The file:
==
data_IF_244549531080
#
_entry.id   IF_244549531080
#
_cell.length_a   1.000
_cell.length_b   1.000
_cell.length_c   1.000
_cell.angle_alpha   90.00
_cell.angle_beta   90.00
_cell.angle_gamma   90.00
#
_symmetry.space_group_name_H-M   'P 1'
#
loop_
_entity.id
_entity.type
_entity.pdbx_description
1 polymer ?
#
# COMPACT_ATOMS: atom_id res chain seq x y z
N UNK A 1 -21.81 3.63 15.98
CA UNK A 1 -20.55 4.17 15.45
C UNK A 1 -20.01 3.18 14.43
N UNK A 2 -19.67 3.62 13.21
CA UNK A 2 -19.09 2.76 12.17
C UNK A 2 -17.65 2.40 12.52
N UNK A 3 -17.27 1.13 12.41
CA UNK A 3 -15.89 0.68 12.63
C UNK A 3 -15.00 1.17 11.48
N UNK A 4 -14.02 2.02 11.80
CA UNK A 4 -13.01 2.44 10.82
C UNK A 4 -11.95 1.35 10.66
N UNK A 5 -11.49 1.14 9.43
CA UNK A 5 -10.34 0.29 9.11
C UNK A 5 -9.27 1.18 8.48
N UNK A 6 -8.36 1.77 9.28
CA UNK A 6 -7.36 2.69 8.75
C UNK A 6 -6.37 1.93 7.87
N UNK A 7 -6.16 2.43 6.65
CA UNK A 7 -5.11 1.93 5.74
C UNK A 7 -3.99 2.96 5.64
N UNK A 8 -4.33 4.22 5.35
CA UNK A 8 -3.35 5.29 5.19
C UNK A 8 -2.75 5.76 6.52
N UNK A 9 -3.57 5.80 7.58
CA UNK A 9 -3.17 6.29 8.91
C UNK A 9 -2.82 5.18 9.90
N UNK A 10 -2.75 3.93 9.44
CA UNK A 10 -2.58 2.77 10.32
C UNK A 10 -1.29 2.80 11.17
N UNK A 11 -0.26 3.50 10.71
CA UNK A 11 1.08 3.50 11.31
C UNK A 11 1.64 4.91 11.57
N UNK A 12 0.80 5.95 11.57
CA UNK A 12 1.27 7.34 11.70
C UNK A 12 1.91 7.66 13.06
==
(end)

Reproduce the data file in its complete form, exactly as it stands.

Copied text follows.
data_IF_244549531080
#
_entry.id   IF_244549531080
#
_cell.length_a   1.000
_cell.length_b   1.000
_cell.length_c   1.000
_cell.angle_alpha   90.00
_cell.angle_beta   90.00
_cell.angle_gamma   90.00
#
_symmetry.space_group_name_H-M   'P 1'
#
loop_
_entity.id
_entity.type
_entity.pdbx_description
1 polymer ?
#
# COMPACT_ATOMS: atom_id res chain seq x y z
N UNK A 1 -21.81 3.63 15.98
CA UNK A 1 -20.55 4.17 15.45
C UNK A 1 -20.01 3.18 14.43
N UNK A 2 -19.67 3.62 13.21
CA UNK A 2 -19.09 2.76 12.17
C UNK A 2 -17.65 2.40 12.52
N UNK A 3 -17.27 1.13 12.41
CA UNK A 3 -15.89 0.68 12.63
C UNK A 3 -15.00 1.17 11.48
N UNK A 4 -14.02 2.02 11.80
CA UNK A 4 -13.01 2.44 10.82
C UNK A 4 -11.95 1.35 10.66
N UNK A 5 -11.49 1.14 9.43
CA UNK A 5 -10.34 0.29 9.11
C UNK A 5 -9.27 1.18 8.48
N UNK A 6 -8.36 1.77 9.28
CA UNK A 6 -7.36 2.69 8.75
C UNK A 6 -6.37 1.93 7.87
N UNK A 7 -6.16 2.43 6.65
CA UNK A 7 -5.11 1.93 5.74
C UNK A 7 -3.99 2.96 5.64
N UNK A 8 -4.33 4.22 5.35
CA UNK A 8 -3.35 5.29 5.19
C UNK A 8 -2.75 5.76 6.52
N UNK A 9 -3.57 5.80 7.58
CA UNK A 9 -3.17 6.29 8.91
C UNK A 9 -2.82 5.18 9.90
N UNK A 10 -2.75 3.93 9.44
CA UNK A 10 -2.58 2.77 10.32
C UNK A 10 -1.29 2.80 11.17
N UNK A 11 -0.26 3.50 10.71
CA UNK A 11 1.08 3.50 11.31
C UNK A 11 1.64 4.91 11.57
N UNK A 12 0.80 5.95 11.57
CA UNK A 12 1.27 7.34 11.70
C UNK A 12 1.91 7.66 13.06